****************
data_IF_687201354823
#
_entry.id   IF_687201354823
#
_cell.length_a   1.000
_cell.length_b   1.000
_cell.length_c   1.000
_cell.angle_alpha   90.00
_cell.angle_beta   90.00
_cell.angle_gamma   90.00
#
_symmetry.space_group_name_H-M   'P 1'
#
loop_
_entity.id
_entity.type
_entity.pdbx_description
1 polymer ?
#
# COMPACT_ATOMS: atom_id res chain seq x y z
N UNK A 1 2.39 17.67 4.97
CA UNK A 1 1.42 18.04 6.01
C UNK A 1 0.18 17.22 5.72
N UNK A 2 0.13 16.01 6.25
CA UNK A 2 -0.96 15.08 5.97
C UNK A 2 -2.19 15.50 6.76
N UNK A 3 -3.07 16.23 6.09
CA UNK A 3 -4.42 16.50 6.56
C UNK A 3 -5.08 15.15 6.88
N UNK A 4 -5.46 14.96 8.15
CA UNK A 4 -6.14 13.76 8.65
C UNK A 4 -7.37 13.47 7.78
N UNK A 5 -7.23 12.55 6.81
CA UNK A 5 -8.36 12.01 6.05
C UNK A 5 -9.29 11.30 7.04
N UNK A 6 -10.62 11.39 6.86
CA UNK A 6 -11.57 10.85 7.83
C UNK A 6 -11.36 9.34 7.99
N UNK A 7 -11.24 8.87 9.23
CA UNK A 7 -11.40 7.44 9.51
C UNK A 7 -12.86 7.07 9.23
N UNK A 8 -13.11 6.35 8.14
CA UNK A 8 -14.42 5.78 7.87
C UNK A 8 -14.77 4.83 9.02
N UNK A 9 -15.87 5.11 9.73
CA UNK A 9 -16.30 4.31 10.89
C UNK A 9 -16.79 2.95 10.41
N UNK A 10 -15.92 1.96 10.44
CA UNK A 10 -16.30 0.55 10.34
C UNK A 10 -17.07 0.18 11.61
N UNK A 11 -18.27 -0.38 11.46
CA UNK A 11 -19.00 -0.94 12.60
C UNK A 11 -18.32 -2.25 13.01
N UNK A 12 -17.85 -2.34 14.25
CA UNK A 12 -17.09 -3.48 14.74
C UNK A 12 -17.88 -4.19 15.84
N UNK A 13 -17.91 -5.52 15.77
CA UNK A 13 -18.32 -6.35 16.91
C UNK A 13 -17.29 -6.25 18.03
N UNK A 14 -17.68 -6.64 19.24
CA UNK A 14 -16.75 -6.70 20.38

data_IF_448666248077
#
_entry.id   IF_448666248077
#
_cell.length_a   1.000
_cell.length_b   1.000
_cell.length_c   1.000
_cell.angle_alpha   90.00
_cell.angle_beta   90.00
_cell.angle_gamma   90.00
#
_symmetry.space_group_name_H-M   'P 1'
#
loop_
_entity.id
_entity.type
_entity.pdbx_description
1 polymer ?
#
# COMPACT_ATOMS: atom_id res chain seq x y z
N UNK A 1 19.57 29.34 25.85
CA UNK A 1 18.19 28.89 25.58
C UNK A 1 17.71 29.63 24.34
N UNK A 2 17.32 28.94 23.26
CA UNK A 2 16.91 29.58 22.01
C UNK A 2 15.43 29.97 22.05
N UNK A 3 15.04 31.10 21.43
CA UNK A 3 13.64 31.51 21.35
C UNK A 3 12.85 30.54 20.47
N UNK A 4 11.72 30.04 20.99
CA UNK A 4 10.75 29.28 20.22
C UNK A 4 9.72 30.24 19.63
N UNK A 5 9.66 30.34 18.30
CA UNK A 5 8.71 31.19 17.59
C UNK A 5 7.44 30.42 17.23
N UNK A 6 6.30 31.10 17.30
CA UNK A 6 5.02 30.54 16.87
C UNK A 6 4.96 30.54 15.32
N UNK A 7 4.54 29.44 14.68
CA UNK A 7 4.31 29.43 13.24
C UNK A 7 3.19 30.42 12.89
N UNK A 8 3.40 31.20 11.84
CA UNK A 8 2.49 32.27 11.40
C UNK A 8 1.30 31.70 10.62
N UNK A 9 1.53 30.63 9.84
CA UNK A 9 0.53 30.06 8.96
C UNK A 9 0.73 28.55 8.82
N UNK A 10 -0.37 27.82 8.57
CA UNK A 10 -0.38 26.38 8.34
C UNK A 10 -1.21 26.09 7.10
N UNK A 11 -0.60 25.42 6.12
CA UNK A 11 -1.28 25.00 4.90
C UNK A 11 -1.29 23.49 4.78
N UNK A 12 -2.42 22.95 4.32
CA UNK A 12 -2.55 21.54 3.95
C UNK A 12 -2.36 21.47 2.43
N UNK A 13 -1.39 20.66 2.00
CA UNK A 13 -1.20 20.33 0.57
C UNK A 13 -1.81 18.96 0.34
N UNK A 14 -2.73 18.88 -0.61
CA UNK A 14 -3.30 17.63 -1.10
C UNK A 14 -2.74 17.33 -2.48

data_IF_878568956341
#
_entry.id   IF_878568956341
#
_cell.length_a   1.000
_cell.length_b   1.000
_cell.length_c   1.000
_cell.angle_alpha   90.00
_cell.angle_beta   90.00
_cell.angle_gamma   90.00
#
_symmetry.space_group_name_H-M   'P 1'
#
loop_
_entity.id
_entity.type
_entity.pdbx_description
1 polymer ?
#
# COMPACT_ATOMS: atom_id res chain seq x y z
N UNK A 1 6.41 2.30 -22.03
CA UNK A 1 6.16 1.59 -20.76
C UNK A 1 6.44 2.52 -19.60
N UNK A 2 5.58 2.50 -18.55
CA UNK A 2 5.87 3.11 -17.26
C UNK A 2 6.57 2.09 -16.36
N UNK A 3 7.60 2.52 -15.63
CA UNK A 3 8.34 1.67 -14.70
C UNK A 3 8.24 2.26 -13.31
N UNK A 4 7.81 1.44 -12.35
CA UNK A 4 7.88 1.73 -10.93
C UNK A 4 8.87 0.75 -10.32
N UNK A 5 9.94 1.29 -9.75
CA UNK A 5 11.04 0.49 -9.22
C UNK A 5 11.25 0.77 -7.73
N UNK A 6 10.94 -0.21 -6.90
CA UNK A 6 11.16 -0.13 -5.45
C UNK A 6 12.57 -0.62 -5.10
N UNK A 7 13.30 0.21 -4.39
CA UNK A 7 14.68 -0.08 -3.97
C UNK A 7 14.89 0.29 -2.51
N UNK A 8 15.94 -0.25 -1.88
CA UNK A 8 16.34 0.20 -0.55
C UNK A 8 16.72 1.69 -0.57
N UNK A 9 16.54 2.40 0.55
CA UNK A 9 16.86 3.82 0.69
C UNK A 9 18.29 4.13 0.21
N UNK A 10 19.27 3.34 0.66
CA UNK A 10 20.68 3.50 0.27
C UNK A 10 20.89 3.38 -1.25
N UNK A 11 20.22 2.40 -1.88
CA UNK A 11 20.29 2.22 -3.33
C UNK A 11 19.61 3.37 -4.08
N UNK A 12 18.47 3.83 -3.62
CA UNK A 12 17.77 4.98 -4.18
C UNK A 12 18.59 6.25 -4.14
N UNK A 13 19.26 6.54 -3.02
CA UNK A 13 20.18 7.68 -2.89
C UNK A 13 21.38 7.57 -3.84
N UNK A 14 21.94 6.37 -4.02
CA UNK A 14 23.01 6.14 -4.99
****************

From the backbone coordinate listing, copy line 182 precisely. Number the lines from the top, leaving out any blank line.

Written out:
C UNK A 13 21.38 7.57 -3.84